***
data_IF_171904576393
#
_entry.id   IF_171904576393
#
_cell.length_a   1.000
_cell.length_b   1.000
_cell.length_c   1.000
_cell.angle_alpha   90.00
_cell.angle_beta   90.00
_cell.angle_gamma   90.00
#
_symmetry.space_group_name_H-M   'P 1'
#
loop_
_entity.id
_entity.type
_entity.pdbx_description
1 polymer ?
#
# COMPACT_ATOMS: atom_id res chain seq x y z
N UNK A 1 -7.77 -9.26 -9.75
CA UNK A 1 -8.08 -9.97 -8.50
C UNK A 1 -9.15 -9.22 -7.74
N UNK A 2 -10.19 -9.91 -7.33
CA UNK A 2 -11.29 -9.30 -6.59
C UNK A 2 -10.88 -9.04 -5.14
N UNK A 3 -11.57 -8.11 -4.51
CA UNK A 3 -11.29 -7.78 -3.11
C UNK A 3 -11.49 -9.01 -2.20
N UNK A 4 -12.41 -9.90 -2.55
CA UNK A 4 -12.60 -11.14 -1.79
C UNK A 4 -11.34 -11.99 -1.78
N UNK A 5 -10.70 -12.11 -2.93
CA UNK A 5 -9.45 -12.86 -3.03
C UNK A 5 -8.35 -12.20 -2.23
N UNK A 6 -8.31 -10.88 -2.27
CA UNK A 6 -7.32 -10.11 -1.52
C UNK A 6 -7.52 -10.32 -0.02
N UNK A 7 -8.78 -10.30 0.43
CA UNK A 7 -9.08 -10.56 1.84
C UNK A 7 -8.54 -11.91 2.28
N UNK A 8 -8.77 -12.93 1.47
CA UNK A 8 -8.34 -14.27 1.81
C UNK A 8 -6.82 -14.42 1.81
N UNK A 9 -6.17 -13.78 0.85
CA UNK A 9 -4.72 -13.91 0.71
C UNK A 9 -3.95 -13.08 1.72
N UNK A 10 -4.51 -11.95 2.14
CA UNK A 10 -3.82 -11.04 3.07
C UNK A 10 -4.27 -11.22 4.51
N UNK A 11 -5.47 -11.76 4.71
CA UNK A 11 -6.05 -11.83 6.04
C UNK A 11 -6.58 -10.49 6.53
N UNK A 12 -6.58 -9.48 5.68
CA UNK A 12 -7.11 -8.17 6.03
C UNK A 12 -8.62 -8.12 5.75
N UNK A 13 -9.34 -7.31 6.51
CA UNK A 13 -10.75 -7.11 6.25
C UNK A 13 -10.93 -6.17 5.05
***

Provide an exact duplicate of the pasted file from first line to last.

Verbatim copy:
data_IF_171904576393
#
_entry.id   IF_171904576393
#
_cell.length_a   1.000
_cell.length_b   1.000
_cell.length_c   1.000
_cell.angle_alpha   90.00
_cell.angle_beta   90.00
_cell.angle_gamma   90.00
#
_symmetry.space_group_name_H-M   'P 1'
#
loop_
_entity.id
_entity.type
_entity.pdbx_description
1 polymer ?
#
# COMPACT_ATOMS: atom_id res chain seq x y z
N UNK A 1 -7.77 -9.26 -9.75
CA UNK A 1 -8.08 -9.97 -8.50
C UNK A 1 -9.15 -9.22 -7.74
N UNK A 2 -10.19 -9.91 -7.33
CA UNK A 2 -11.29 -9.30 -6.59
C UNK A 2 -10.88 -9.04 -5.14
N UNK A 3 -11.57 -8.11 -4.51
CA UNK A 3 -11.29 -7.78 -3.11
C UNK A 3 -11.49 -9.01 -2.20
N UNK A 4 -12.41 -9.90 -2.55
CA UNK A 4 -12.60 -11.14 -1.79
C UNK A 4 -11.34 -11.99 -1.78
N UNK A 5 -10.70 -12.11 -2.93
CA UNK A 5 -9.45 -12.86 -3.03
C UNK A 5 -8.35 -12.20 -2.23
N UNK A 6 -8.31 -10.88 -2.27
CA UNK A 6 -7.32 -10.11 -1.52
C UNK A 6 -7.52 -10.32 -0.02
N UNK A 7 -8.78 -10.30 0.43
CA UNK A 7 -9.08 -10.56 1.84
C UNK A 7 -8.54 -11.91 2.28
N UNK A 8 -8.77 -12.93 1.47
CA UNK A 8 -8.34 -14.27 1.81
C UNK A 8 -6.82 -14.42 1.81
N UNK A 9 -6.17 -13.78 0.85
CA UNK A 9 -4.72 -13.91 0.71
C UNK A 9 -3.95 -13.08 1.72
N UNK A 10 -4.51 -11.95 2.14
CA UNK A 10 -3.82 -11.04 3.07
C UNK A 10 -4.27 -11.22 4.51
N UNK A 11 -5.47 -11.76 4.71
CA UNK A 11 -6.05 -11.83 6.04
C UNK A 11 -6.58 -10.49 6.53
N UNK A 12 -6.58 -9.48 5.68
CA UNK A 12 -7.11 -8.17 6.03
C UNK A 12 -8.62 -8.12 5.75
N UNK A 13 -9.34 -7.31 6.51
CA UNK A 13 -10.75 -7.11 6.25
C UNK A 13 -10.93 -6.17 5.05